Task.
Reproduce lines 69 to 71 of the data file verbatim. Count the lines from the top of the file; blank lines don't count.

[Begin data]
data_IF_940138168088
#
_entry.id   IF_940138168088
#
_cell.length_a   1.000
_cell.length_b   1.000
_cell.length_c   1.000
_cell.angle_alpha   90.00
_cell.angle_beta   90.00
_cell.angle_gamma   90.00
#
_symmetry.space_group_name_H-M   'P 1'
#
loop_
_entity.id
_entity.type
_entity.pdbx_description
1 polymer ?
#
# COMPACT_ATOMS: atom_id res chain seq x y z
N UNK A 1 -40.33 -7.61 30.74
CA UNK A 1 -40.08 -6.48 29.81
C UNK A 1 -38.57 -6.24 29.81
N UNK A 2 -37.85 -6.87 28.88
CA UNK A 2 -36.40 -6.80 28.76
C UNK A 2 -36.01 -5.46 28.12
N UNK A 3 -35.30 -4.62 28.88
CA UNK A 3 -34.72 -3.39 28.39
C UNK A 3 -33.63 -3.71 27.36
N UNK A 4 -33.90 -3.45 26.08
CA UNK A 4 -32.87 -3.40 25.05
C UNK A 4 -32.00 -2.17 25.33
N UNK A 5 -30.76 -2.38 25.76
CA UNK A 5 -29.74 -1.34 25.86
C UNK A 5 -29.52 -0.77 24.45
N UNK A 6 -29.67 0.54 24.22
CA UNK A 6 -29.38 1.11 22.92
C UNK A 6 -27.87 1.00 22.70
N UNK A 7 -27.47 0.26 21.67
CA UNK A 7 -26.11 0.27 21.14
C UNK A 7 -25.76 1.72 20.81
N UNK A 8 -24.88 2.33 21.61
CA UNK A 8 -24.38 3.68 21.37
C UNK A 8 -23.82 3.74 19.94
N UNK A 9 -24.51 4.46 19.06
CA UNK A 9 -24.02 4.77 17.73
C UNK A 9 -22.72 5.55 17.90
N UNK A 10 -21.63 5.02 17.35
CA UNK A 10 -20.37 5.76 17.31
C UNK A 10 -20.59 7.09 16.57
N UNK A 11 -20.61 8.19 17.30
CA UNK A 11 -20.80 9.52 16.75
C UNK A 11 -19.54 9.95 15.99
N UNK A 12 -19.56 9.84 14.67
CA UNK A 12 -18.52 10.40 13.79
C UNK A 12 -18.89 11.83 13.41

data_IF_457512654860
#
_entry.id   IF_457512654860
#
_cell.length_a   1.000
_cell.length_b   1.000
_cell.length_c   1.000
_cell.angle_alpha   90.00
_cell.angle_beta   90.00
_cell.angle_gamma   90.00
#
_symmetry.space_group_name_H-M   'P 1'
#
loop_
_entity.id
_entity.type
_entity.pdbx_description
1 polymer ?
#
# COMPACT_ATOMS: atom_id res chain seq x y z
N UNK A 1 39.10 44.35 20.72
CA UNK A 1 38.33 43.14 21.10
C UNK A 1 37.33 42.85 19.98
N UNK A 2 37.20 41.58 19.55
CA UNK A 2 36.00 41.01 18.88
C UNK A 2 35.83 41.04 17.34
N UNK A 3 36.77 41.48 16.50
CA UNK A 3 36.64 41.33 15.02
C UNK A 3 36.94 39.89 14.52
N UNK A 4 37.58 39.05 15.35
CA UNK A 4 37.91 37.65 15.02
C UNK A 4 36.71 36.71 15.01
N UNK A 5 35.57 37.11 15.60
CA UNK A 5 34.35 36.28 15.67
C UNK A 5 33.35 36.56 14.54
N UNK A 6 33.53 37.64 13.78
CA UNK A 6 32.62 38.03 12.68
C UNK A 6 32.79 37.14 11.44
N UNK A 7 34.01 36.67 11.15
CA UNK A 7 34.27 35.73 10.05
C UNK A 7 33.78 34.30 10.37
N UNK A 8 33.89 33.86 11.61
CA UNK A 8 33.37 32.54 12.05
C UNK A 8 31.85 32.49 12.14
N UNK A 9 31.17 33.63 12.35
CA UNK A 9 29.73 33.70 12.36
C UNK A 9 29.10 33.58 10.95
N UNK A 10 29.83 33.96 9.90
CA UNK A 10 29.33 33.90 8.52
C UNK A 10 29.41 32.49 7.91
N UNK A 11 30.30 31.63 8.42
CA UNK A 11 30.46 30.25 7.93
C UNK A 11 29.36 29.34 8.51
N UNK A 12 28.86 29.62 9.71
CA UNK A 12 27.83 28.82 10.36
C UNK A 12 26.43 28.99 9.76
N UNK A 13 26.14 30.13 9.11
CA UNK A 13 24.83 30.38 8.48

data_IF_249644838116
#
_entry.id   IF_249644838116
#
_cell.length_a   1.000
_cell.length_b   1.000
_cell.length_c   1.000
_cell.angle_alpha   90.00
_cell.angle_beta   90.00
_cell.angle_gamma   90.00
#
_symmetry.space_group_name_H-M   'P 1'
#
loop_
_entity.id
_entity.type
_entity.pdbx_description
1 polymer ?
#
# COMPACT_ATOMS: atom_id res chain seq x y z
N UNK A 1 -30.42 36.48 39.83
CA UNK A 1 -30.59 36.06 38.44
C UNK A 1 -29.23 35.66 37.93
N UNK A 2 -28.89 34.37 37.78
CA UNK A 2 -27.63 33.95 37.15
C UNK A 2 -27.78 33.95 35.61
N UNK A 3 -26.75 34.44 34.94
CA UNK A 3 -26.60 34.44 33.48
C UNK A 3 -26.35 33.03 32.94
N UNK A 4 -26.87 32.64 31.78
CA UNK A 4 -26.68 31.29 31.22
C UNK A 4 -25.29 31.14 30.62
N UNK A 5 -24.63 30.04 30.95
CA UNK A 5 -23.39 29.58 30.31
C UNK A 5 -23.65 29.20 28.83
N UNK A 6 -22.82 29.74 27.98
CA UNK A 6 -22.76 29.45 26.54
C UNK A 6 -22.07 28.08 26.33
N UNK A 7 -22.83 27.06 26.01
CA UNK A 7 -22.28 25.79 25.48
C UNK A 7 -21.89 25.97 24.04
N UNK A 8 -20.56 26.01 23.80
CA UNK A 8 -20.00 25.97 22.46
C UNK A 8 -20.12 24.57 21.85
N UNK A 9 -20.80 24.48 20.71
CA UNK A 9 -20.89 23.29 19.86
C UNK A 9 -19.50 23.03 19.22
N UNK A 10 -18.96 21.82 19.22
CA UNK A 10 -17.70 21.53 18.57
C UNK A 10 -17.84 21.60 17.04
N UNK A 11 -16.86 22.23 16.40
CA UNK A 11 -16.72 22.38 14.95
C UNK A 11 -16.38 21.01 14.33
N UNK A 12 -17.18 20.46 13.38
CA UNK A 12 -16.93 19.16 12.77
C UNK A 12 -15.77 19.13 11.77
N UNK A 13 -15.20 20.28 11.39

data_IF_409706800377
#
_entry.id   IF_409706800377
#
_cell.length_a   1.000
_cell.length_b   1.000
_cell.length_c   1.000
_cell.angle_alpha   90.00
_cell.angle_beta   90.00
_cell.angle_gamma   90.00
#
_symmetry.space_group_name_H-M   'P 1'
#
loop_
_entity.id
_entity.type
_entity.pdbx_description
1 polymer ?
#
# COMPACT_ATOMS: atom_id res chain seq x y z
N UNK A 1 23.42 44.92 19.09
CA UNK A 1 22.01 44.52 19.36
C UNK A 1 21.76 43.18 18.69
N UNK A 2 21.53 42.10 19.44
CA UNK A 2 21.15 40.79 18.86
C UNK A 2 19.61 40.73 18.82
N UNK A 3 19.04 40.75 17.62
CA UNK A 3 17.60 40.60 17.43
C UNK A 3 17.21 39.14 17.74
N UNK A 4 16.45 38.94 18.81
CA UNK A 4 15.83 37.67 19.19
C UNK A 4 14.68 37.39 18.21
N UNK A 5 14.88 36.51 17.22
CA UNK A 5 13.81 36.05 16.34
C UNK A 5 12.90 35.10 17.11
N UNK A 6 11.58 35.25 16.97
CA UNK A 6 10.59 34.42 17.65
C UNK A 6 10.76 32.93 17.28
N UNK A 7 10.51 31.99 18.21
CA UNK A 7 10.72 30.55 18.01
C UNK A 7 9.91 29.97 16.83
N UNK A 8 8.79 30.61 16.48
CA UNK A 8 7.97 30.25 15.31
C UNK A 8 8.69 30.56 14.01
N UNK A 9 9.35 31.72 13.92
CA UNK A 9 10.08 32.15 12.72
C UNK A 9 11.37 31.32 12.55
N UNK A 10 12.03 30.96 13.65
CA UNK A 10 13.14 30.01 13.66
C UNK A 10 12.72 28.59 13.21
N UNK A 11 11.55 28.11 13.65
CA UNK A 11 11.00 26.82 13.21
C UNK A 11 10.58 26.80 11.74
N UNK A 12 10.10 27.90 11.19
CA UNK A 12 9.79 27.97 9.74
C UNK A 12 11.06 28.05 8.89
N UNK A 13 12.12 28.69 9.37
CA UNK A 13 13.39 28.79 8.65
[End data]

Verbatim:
#
loop_
_entity.id